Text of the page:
5. They have the last word on the interpretation of the Constitution, not the discretion to eliminate parts of it not to their liking. The court gets their authority from the Constitution, they have an obligation to uphold it, by holding that they can strike the passages they dislike is a philosophical contradiction because their destroying their own legitimacy (from the perspective of philosophy of law). If both branches decide not to carry out their roles as dilineated in the Constitution then we truly have lost the rule of law and objective government. But it's no worse if Congress does it, than if the Court does it, which is what you're advocating. It's not merely form over substance. The United States represents a turning point in the history of governance, when man decided he would be ruled by laws, not by other men, and when laws would be objectively defined. This principle, which is at the heart of Objectivist philosophy on law and governance, is enshrined in the Constitution, which objectively defines the powers of the government as the supreme law of the land. Advocating judicial supremacy is a regression away from these ideals of objectively-prescribed government towards common law. That's not a solution, and such laws would be legally unenforceable without the Supreme Courts approval. If such a scenario happens (and it has happened in the past, where legislatures and executives defied the courts, and it hasn't always been pretty), it truly is the loss of liberty and the establishment of tyrannical rule based on personal whims of those in charge. The Court's decision in Dread Scott, declaring that Americans of African descent could not be citizens and therefore not afforded equal protection of the laws, was never overturned by the court until the 14th amendment following the civil war. And it took over 50 years for the Court to rectify its decision in Plessy vs. Furgeson which legalized segregation laws. Surely, the potential of the Congress to change the Constitution to overturn supreme court decisions has a clear value in correcting such wrongs. But in your scenario, what would stop a court, angry about having their decision overturned by an amendment even if such an act was morally just, from "throwing out" the amendment in question? Nothing. You're right and I sincerely apologize.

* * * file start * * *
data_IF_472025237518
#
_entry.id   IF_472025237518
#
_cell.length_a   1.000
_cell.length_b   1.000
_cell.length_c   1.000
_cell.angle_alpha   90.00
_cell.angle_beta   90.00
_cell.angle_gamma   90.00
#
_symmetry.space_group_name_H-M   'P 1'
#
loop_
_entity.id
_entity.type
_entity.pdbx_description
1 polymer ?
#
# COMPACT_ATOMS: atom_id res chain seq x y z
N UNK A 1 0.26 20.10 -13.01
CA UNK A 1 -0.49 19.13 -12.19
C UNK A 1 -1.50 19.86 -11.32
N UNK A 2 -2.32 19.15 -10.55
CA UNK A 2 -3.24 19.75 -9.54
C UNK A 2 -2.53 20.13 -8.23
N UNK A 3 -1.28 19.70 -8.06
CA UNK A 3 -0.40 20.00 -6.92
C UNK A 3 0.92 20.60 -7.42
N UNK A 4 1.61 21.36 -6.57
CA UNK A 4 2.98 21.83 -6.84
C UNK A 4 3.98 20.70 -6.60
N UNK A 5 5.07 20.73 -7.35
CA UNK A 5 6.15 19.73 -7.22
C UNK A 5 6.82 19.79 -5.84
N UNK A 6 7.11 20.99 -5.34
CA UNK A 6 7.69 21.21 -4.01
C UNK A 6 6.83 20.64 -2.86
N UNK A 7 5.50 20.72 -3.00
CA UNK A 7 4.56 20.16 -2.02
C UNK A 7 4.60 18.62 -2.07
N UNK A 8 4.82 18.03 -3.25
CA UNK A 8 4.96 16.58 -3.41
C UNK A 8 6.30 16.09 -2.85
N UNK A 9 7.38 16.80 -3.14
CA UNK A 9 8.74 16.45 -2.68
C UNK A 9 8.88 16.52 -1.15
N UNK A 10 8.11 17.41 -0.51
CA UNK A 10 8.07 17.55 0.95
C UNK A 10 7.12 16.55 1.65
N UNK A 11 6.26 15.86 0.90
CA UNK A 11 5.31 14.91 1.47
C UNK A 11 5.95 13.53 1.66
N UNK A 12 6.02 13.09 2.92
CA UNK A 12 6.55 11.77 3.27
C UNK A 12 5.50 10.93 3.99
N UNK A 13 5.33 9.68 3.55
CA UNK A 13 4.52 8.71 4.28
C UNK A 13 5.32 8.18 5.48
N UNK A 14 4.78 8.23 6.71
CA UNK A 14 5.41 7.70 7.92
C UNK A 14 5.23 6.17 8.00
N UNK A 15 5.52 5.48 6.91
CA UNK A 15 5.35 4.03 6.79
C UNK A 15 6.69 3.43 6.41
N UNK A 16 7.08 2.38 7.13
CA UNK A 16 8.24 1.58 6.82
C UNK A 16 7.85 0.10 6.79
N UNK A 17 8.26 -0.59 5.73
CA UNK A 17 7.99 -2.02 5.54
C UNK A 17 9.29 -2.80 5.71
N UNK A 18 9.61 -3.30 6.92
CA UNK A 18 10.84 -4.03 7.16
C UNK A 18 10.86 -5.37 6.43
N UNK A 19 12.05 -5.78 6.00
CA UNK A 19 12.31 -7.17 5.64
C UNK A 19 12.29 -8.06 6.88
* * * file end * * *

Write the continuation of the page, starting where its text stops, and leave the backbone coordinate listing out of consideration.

6. I'm shocked by the lack of rationality approaching Constitutional interpretation here. First off, the Court cannot, Constitutionally speaking, rule an amendment unconstitutional. There are no classes of constitutionality and an amendment is as much a part of the Constitution as the one written in 1787. To grant the Supreme Court the authority to overturn the Constitution is far scarier to me than allowing a bad amendment to pass; a bad amendment could be repealed, but giving ultimate power of governance to 9 individuals who can make law based on personal and abritrary whim is so far from true Constitutional republican government. Let's not ignored that term: constitutional government. How can we claim to be a Constitutionally-limited government if our constitution is not supreme, our laws are flexible based on the decision of 9 individuals and unchangeable by any other means? Imagine, the Congress and States finally decided to pass an amendment repealing the 16th amendment and removing the government's power to tax; would you then stand up a praise a rogue Supreme Court for restoring the original provisions granting such authority? I would think not, and surely you can see the dangerous precedents for granting the court such authoirty. I am deeply relieved that this did not pass and thankful for the 3 Republicans who prevented it from doing so. But what if the Congress wanted to repeal the authority of government to take property, period? What if they wanted to clarify the meaning of the Second Amendment to expand gun ownership rights in the United States? What happens if the court interprets one of the first 10 amendments unfavorably; is there then no recourse to amend the Constitution so as to correct it? If you hold the first 10 amendments as sacrosanct, then no, the Supreme Courts decision, whether it expands liberty or contracts it, is ultimately final and unapproachable. What makes the 3rd amendment more important than the 13th, just by virtue of being passed among the first ten? What about the 27th amendment, which was part of the original 12 amendments submitted to the states (the dubbed "bill of rights"), is that so fundamental to our liberty that it cannot be repealed either? Now, I'm not attempting to diminish the value and importance of the first ten amendments, but this approach to Constitutional interpretation is troubling to me.